This comic-book–like synthesis of the Aztec empire surveys the history and culture of one of the major civilizations of pre-Hispanic Mexico.
The book touches on religion, architecture, education, the arts, and the Spanish invasion. Information is presented in concise paragraphs accompanying illustrated panels. The snappy dialogue within the speech bubbles has a decidedly contemporary slant. However, from the introductory assertion that Mesoamerica is a region of Central America to the foldout timeline that indicates that Cortés landed in Central America rather than Mexico—which happens to be in North America—the credibility of the content is suspect. Imogen Greenberg describes the Aztecs as an “ancient people” despite the fact they were historical contemporaries of Henry VIII at the time of the conquest. The Olmecs were using chocolate by 1900 B.C.E., yet the back cover implies that the Aztecs “discovered” chocolate—over 3,000 years later. The primitive earth-tone digital graphics are either incongruous or anachronistic in many instances. Maya structures and Toltec pillars, which predate the Aztecs by centuries, are presented as examples of the Aztecs’ “amazing buildings.” Not only do they adorn the cover, they are scattered across a sandy, Egyptian-esque landscape that also includes the occasional saguaro instead of the region’s prickly pear cactus. The touted 500-year timeline hardly encompasses 200 years. And there is no pronunciation guide. Companion title The Ancient Greeks publishes simultaneously. Its timeline is said to stretch 3,000 years, including several events that occurred “Way back when,” but its recorded history spans but 200. Neither volume includes a bibliography or suggestions for further research.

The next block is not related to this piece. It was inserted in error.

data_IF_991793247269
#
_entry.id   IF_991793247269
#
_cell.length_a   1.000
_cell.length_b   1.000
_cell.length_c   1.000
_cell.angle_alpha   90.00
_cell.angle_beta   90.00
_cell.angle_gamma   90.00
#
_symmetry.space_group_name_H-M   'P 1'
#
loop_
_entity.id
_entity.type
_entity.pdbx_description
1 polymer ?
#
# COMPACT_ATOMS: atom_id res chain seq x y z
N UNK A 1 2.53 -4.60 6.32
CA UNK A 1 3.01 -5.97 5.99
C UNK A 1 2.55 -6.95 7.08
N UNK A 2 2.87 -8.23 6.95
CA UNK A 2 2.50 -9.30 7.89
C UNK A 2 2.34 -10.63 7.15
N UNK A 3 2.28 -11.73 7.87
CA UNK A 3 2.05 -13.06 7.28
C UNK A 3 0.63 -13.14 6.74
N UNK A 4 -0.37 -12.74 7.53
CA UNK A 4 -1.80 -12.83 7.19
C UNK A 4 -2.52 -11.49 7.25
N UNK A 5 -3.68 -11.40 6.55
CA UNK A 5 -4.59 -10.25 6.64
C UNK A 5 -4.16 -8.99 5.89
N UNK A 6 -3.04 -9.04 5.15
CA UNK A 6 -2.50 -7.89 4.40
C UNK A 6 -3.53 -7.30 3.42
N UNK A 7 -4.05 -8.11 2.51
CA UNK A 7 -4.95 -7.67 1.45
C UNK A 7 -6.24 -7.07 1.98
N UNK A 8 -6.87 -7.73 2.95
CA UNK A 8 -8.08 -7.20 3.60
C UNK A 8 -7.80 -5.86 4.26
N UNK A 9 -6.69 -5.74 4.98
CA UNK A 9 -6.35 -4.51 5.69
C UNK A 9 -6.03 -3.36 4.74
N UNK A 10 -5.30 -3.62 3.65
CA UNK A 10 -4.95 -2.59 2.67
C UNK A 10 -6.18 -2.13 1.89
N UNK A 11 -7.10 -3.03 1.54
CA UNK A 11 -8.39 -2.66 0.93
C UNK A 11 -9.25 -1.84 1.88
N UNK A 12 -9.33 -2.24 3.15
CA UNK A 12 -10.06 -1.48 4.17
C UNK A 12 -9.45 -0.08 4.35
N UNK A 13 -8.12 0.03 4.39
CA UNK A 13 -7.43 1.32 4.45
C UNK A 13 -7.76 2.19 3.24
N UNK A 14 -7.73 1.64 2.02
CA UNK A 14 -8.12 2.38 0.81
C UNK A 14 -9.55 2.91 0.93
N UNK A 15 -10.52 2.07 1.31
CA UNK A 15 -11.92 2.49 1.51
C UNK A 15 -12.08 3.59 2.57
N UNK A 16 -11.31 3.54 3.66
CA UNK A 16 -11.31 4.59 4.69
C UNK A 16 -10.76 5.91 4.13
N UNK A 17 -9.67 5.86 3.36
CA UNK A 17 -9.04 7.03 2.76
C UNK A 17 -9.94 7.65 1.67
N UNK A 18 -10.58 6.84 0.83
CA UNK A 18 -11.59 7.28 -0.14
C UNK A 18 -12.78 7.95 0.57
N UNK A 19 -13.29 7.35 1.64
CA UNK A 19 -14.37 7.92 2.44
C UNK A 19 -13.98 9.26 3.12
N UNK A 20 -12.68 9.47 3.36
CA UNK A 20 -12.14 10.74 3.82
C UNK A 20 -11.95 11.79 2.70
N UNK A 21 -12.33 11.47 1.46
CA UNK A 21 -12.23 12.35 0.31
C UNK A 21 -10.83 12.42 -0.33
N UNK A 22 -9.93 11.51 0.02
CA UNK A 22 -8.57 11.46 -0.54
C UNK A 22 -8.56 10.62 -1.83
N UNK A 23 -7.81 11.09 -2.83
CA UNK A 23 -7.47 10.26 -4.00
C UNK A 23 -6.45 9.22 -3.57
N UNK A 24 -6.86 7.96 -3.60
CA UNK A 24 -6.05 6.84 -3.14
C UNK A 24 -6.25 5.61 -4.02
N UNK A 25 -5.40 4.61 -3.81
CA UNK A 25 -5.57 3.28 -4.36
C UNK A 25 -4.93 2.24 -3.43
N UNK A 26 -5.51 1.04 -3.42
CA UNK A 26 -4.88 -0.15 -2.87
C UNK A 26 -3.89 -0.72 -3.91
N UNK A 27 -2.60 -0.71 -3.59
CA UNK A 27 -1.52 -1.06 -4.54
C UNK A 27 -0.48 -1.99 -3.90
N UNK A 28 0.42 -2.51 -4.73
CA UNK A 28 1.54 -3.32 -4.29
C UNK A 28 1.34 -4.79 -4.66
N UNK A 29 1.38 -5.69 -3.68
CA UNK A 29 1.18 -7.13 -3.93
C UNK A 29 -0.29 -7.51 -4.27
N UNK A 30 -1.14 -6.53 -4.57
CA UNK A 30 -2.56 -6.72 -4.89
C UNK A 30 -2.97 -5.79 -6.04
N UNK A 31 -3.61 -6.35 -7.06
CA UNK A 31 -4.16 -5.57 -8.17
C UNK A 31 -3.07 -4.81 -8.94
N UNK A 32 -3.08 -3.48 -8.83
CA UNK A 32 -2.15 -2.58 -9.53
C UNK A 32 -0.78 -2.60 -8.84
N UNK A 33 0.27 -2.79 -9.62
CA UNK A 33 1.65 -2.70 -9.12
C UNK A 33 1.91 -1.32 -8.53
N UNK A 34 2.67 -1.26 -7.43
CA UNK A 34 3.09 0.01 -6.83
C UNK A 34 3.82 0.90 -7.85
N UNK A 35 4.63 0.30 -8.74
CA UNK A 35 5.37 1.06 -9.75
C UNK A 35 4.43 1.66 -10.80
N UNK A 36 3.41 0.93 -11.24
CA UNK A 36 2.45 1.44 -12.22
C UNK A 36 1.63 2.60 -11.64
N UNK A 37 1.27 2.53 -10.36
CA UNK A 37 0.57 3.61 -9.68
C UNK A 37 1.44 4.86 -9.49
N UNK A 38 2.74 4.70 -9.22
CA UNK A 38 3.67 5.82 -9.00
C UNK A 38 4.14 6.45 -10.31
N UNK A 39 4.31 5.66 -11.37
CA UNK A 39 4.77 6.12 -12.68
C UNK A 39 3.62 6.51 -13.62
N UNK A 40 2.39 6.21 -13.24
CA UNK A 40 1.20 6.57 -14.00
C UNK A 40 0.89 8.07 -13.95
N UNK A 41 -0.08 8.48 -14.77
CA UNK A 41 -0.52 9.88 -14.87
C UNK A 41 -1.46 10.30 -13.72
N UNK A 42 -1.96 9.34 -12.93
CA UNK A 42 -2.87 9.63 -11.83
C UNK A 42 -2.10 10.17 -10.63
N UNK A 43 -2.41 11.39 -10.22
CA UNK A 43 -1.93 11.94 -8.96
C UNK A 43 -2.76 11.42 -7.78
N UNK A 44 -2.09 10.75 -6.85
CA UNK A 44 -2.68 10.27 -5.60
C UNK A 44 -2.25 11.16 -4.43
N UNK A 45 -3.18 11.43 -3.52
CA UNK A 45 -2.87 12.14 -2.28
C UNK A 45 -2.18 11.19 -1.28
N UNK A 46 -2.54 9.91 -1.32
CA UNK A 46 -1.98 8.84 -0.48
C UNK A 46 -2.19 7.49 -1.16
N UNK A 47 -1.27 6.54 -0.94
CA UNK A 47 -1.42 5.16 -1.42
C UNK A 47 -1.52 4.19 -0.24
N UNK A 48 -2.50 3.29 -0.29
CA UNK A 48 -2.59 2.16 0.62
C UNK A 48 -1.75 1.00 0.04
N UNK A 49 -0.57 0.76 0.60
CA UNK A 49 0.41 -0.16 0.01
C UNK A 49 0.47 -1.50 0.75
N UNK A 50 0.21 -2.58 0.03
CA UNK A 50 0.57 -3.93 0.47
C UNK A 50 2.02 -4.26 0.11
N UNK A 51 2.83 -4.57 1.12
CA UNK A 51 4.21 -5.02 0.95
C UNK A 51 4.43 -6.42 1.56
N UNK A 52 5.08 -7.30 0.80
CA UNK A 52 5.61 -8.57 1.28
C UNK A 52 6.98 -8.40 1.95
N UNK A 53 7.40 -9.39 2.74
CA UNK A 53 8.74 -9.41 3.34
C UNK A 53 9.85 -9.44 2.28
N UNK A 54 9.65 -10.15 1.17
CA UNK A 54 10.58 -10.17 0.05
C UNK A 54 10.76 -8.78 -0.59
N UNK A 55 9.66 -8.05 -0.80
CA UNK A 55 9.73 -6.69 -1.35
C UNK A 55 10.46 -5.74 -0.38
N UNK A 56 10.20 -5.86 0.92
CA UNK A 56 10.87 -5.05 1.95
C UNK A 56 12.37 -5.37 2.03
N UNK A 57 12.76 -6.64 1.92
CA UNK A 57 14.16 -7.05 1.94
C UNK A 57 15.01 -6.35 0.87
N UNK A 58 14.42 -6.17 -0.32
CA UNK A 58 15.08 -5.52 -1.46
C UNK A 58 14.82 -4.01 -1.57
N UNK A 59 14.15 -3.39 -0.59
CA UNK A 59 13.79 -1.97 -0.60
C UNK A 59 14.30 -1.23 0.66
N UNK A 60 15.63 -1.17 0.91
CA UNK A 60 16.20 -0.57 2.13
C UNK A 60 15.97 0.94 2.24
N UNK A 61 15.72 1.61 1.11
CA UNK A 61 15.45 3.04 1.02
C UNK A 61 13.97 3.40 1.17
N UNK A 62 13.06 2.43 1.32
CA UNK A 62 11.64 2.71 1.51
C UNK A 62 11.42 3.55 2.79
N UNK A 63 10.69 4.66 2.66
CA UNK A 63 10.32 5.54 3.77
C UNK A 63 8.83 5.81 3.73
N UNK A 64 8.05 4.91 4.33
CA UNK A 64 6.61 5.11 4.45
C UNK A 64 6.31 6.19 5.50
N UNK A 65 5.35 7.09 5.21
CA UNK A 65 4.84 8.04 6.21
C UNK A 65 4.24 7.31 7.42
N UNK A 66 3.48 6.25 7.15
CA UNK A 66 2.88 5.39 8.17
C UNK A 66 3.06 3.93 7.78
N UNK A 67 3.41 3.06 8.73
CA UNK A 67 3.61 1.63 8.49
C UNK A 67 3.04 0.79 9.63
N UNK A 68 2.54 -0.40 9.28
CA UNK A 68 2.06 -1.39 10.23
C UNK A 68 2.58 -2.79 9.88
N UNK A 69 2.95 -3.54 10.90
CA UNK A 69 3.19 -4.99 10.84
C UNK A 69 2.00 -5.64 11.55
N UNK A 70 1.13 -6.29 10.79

Ineffective and misleading. (Graphic nonfiction. 8-11)